The opening scene of the film looks like a copy of the scene that opens the Romanian film ‘ Arest’ by Andrei Cohn that I saw recently. The scene takes place on a beach, is filmed from a far in one shot. A family spends a quiet afternoon by the sea. The police appear, snatching one of the people from normal life in order to throw her into a completely different reality, in prison. From here on the two films are different.
The arrested person is Lise, a 16-year-old teenager ( Melissa Guers), the daughter of a middle-class couple (Roschdy Zem, Chiara Mastroianni). The family’s life turns into a nightmare, being confronted with the girl’s pre-trial detention for six months followed by a legal procedure that after two years leads to the trial in which Lise is accused of murder. Most of the film takes place in the courtroom.
However, more questions about the morality of the accused seem to be put before the court than evidence to prove guilt. The girl’s lack of communication does not help her face the accusator, the judge and the jurors. Is this the natural shock that a teenager torn from normal life and thrown into legal proceedings under a terrible accusation goes through, or maybe it is a proof of guilt? Doubts sneak even into the minds of the parents.
I liked the approach of director Stéphane Demoustier. He films the court scenes as a TV broadcast, a neutral-style justice drama. Even the scenes that take place between the parents, or between the parents, the girl and her brother are devoid of sentimentality and do not give explicit answers to all the questions.
Precisely due to the director’s objectivity, the spectators, like the jurors of the trial, can form their own opinions. Perhaps the lawyer’s plea contains the key to watching the film: how much do we understand, parents and grown-up people, of the problems and feelings of young people, how much do we remember and how much did we forget about how we were at their age? Minimalism also characterises the way actors are directed. Melissa Guers as Lisa makes an exceptional debut which is hopefully the beginning of a formidable career. Roschdy Zem and Chiara Mastroianni are very well cast in the roles of parents, reserved and keeping their troubles inside.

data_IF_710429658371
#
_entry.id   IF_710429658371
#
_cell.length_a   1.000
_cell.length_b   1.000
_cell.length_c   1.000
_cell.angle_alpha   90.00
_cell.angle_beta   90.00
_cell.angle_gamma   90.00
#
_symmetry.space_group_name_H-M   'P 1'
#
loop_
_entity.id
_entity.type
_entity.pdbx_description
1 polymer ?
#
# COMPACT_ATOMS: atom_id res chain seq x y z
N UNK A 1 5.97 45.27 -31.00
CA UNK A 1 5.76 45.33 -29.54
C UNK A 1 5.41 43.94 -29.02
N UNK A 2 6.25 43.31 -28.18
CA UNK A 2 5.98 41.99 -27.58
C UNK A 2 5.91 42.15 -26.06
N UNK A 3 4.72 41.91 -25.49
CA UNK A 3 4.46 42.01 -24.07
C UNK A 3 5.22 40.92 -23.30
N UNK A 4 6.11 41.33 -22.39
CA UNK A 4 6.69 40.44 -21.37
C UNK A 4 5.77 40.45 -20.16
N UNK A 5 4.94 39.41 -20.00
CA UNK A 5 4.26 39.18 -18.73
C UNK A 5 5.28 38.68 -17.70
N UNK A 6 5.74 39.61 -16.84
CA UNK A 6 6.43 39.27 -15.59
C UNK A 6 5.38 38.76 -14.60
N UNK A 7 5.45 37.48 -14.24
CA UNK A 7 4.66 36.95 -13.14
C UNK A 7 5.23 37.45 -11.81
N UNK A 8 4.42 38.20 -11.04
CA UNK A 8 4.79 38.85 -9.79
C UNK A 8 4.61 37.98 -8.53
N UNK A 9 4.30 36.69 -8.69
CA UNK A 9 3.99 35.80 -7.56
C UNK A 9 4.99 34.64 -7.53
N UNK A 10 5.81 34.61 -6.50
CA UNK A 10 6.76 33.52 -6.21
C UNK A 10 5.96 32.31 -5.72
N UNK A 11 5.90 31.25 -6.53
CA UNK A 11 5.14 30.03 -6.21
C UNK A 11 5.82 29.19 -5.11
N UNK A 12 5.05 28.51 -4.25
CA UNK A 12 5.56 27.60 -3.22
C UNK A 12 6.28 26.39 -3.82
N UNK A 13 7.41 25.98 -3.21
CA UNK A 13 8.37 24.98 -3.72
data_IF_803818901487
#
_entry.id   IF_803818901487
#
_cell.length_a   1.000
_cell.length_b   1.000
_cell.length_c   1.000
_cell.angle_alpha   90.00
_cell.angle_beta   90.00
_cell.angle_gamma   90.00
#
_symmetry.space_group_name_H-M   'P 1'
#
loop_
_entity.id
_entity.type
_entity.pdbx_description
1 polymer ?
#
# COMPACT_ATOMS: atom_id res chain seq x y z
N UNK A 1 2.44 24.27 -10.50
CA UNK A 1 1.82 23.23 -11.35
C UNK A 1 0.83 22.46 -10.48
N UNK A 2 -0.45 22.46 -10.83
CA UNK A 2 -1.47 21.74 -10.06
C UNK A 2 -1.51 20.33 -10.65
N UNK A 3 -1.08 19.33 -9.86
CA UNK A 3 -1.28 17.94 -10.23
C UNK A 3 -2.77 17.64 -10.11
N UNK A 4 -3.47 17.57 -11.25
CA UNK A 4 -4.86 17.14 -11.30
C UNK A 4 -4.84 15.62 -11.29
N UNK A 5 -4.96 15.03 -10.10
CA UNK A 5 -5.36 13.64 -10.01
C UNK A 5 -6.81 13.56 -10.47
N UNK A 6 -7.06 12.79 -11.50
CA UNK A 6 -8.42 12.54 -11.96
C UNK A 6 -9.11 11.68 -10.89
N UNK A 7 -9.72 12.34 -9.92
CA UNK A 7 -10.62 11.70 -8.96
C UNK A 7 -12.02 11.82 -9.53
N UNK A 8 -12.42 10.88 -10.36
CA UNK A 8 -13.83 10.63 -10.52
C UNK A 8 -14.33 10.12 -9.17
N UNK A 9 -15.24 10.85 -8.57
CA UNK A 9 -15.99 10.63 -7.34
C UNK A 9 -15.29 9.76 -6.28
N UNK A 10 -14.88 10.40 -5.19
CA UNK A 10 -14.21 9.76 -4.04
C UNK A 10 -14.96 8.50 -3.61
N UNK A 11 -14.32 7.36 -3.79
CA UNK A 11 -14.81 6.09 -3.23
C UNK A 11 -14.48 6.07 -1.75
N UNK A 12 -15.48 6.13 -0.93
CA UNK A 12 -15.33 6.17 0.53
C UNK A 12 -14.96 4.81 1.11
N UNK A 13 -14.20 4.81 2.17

I even wondered while watching what the heroine there would have thought about this prosecutor who seems to be trying to convict a young woman of murder without concrete evidence, practically asking the accused to prove her innocence instead of her, the prosecutor proving the guilt beyond of any doubt, as required by the laws of justice.
The Girl With A Bracelet (‘La fille au bracelet’) is the kind of movie that is sometimes said to resemble a long episode of a TV series. In this case, however, it is much more, it is a court drama with a story and characters that accompany the viewers long after the screening of the film is over.
Do we really know the ones we love? Stéphane Demoustier poses a difficult question in his tense courtroom mystery
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